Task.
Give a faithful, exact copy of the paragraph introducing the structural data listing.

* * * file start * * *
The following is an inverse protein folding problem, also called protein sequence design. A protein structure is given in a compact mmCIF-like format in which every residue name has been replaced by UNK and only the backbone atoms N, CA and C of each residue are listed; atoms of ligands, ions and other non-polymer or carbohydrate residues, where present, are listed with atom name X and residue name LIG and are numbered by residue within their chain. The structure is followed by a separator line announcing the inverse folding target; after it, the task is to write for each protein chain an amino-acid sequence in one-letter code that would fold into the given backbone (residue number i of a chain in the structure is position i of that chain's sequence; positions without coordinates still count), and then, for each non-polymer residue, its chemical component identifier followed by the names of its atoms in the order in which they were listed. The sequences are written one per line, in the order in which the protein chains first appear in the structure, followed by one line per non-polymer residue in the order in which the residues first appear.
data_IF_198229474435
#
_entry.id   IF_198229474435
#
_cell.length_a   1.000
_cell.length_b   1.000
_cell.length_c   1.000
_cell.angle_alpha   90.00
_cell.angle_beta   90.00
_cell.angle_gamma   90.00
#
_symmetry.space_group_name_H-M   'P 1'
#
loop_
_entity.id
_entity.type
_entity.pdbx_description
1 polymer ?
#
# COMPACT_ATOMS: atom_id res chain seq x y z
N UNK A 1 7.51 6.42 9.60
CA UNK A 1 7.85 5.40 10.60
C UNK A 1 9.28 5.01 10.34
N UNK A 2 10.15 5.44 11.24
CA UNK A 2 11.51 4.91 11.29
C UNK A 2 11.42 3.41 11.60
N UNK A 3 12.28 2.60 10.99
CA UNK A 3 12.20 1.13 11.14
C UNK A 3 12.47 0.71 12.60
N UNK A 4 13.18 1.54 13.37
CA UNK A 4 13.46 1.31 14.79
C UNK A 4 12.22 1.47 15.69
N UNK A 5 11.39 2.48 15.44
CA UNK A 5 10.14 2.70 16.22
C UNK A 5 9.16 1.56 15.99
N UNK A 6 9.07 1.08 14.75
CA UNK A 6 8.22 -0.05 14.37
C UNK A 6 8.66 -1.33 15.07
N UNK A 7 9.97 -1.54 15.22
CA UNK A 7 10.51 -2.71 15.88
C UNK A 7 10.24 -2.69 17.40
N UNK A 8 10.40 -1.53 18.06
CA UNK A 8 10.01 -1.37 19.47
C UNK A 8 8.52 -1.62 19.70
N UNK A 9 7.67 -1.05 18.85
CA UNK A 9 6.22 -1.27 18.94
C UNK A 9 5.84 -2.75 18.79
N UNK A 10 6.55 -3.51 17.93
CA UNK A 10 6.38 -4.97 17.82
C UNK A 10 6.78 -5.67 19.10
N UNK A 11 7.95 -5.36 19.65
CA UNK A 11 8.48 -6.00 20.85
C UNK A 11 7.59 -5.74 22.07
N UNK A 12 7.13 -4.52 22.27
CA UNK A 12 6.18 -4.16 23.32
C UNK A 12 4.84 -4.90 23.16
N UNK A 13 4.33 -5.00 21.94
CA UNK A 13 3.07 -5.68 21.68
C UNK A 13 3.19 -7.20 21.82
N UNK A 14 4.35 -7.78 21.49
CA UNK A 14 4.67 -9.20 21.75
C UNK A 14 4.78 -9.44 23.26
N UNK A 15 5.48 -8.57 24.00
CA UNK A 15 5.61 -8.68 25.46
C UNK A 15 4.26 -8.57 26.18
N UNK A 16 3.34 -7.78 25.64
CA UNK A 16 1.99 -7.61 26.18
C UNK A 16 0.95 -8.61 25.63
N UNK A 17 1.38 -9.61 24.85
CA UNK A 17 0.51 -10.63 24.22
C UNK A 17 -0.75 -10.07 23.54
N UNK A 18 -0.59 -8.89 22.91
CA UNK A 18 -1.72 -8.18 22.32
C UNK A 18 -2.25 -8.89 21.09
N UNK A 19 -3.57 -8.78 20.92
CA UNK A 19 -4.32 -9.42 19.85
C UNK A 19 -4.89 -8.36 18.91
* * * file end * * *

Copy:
The following is an inverse protein folding problem, also called protein sequence design. A protein structure is given in a compact mmCIF-like format in which every residue name has been replaced by UNK and only the backbone atoms N, CA and C of each residue are listed; atoms of ligands, ions and other non-polymer or carbohydrate residues, where present, are listed with atom name X and residue name LIG and are numbered by residue within their chain. The structure is followed by a separator line announcing the inverse folding target; after it, the task is to write for each protein chain an amino-acid sequence in one-letter code that would fold into the given backbone (residue number i of a chain in the structure is position i of that chain's sequence; positions without coordinates still count), and then, for each non-polymer residue, its chemical component identifier followed by the names of its atoms in the order in which they were listed. The sequences are written one per line, in the order in which the protein chains first appear in the structure, followed by one line per non-polymer residue in the order in which the residues first appear.